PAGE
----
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The Worst Crimes In Shakespeare's Tragedies, Ranked

Updated August 15, 2018 635 votes 48 voters31 items

List RulesVote up the worst Shakespearian crimes.

When it comes to William Shakespeare's tragedies, very few characters escape with their lives. Whether they be heroes, villains, or side characters present for comic relief, no one is spared the brutality dished out by the Bard's pen. The worst crimes in Shakespeare of course involve horrific acts of violence, but there's an extra element of terror when these misdeeds are placed in context. It's not just the fact characters meet untimely deaths or grisly mutilations. It's the string of betrayals behind such acts, often carried out by downright monstrous characters, that make Shakespeare's tragedies so chilling. 

William Shakespeare’s tragedies include some of his best known works like Romeo and Juliet, Othello, and King Lear. However, many lesser known plays contain some of the playwright's most disturbing death scenes. What was likely Shakespeare's first tragedy, the rarely read Titus Andronicus, is one of his most violent works, filled with murders and mutilations that rival even Game of Thrones in terms of gore. If you never thought that the refined English poet would write about getting revenge through cannibalism, this list will be eye opening for you. 

From pitting brother against brother to husband against wife, Shakespeare's tragedies spare no character as themes of lust, love, greed, and betrayal are picked apart by the Bard. Here are all the horrific crimes in Shakespeare plays. Make your voice heard and vote up the worst ones. 

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    'King Lear': Regan And Cornwall Gouge Out Gloucester's Eyes

    When two of his three daughters, Regan and Goneril, completely turn against him, King Lear delves further into the abyss of insanity. Gloucester helps Lear escape, but pays dearly for his loyalty to the King.

    Regan and her ever-sadistic husband Cornwall tie Gloucester up and tug at his beard. They forego the standard trial, so by law cannot put the old man to death, but they can torture him. After Gloucester says that he will see Lear's wrongs avenged, Cornwall and Regan gouge out his eyes.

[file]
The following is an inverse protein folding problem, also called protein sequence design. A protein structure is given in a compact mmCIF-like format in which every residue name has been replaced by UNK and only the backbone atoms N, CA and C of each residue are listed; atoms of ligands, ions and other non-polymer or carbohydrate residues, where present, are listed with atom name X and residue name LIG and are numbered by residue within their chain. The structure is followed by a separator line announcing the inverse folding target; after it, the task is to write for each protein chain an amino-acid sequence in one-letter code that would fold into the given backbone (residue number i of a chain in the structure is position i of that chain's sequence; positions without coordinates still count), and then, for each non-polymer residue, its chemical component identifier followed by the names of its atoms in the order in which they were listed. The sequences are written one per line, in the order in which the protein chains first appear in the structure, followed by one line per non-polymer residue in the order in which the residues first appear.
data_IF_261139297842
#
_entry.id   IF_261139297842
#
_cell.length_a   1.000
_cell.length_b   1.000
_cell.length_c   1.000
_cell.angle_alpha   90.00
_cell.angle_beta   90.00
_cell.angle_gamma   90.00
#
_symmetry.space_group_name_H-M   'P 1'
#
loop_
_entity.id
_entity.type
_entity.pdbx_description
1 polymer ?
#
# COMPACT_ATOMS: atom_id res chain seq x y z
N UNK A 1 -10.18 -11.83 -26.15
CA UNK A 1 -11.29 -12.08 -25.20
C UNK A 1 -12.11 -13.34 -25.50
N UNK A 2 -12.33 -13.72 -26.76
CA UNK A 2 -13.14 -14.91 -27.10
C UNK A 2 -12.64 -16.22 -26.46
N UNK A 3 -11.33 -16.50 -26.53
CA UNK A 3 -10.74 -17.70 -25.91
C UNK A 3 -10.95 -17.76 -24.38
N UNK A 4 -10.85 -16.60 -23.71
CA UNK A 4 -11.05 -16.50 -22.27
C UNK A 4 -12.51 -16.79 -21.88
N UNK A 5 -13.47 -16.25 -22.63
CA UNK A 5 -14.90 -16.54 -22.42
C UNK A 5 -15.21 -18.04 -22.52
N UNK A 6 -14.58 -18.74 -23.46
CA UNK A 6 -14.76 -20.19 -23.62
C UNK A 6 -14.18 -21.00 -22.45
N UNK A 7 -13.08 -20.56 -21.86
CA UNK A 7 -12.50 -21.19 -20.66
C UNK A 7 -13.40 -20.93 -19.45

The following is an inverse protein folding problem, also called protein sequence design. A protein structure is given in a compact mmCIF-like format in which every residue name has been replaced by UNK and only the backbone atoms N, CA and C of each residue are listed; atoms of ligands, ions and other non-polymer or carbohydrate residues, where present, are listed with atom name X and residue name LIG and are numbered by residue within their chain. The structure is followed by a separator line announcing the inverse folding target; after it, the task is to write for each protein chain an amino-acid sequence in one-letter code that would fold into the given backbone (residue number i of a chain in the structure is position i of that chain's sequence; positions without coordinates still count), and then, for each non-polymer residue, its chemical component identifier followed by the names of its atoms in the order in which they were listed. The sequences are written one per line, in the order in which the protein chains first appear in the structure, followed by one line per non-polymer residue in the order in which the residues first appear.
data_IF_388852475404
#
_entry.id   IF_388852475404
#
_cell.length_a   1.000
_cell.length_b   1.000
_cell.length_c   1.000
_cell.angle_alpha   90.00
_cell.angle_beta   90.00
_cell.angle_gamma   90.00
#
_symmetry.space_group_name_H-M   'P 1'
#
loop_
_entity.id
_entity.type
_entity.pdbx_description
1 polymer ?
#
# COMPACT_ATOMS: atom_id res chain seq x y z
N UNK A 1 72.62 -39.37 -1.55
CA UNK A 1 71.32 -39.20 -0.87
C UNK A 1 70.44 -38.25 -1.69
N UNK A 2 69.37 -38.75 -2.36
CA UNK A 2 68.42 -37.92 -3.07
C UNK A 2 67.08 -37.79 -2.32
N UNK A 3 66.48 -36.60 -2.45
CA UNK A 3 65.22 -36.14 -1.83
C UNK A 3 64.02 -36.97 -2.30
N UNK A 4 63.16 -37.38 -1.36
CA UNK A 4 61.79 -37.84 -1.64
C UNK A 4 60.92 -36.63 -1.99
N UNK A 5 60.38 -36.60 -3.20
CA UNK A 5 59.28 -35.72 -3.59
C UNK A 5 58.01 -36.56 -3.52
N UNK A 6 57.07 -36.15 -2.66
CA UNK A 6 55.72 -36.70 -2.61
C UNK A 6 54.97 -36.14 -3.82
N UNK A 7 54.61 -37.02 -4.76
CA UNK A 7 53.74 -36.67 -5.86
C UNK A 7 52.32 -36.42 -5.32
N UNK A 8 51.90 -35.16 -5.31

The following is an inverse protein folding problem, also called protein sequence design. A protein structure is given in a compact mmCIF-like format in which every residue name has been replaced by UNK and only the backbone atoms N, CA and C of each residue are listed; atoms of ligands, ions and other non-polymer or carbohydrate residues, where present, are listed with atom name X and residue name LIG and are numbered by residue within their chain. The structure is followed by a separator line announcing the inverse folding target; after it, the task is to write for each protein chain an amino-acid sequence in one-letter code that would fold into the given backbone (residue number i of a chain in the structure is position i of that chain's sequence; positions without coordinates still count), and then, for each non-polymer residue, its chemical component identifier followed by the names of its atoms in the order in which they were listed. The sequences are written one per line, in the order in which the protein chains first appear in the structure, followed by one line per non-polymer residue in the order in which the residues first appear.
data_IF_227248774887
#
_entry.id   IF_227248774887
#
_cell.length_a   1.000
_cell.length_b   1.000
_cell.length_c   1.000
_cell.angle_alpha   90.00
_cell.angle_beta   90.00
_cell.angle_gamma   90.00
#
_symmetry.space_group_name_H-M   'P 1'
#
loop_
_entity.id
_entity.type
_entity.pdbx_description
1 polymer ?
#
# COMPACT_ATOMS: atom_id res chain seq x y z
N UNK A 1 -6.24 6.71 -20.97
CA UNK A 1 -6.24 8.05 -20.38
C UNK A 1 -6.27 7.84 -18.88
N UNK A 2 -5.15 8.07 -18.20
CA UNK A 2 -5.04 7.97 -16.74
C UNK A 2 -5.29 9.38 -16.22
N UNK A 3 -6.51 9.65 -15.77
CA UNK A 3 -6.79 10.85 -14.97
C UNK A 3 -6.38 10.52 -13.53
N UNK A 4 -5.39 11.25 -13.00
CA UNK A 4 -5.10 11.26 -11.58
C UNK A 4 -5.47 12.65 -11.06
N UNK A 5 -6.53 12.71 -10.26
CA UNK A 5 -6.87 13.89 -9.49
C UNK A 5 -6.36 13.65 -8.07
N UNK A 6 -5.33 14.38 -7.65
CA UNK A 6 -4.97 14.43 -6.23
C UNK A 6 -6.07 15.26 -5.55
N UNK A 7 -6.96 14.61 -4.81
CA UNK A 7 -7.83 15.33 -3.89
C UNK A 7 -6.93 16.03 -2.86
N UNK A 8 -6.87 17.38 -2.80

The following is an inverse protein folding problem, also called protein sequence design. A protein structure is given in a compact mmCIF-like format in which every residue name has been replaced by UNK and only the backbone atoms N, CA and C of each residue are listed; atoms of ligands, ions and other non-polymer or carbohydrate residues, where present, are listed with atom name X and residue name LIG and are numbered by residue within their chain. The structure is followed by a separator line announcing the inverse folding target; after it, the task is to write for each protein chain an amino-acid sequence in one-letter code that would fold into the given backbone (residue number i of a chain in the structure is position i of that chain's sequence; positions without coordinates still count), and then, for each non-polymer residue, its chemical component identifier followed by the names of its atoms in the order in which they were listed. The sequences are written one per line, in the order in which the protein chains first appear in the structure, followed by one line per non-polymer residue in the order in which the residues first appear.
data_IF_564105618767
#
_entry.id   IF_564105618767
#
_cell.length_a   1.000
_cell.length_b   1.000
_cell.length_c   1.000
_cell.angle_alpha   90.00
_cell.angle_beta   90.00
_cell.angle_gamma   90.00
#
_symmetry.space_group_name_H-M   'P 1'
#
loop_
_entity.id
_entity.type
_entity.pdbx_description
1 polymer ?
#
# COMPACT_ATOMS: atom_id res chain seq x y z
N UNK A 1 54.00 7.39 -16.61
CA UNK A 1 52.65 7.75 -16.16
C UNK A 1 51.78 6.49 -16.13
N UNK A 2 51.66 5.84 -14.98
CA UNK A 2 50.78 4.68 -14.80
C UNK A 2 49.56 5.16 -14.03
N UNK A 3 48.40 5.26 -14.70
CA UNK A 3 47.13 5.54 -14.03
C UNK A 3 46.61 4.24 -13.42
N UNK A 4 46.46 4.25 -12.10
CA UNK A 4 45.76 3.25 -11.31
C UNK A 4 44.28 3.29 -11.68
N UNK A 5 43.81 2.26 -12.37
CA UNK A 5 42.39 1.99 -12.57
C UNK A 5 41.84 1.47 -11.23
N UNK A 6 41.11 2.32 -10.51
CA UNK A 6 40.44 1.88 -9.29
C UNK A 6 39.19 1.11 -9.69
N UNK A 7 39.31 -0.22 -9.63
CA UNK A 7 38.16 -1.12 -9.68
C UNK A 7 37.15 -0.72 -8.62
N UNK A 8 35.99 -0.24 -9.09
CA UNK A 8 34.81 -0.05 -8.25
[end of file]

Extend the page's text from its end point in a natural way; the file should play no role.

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    'Titus Andronicus': Alarbus Is Violently Sacrificed

    Following a 10 year war, General Titus returns from battle with the bodies of his two dead sons. He has the Queen of Goths, Tamora, and her three sons as captives. Titus believes in an eye for an eye and feels that he must sacrifice one of Tamora's sons for all of his men who died in the war. Because this is Shakespeare, who was really aiming for total shock violence in Titus Andronicus, Tamora's first born son Alarbus is the unlucky party chosen for sacrifice and the executioners do not go easy on him. They chop off his limbs and then burn his body in a sacrificial fire.

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    'Coriolanus': Conspirators Tear Coriolanus To Pieces

    Coriolanus, a war hero, most likely should have been treated better by the Romans. He not only fought for them but was also able to arrange a peace treaty between the Volscians and Rome. However, instead of being treated like a hero, Coriolanus faces public execution for betrayal. Conspirators cut him into pieces after the angry mob yells out repeatedly to kill him. 

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    'Julius Caesar': Caesar's Men Betray And Stab Him

    Many Romans thought that Caesar was abusing his power. On the Ides of March - which, to be fair, Caesar was warned to beware - a group of conspirators convinced Caesar's friend Brutus to forego his own moral objections and kill Caesar in the name of Rome. With fake petition in hand on the Senate floor, the conspirators repeatedly stab Caesar. Adding insult to injury is that Brutus is the last man to pierce Caesar's skin. This of course led to one of the most famous lines in any Shakespeare play, "Et tu, Brute?"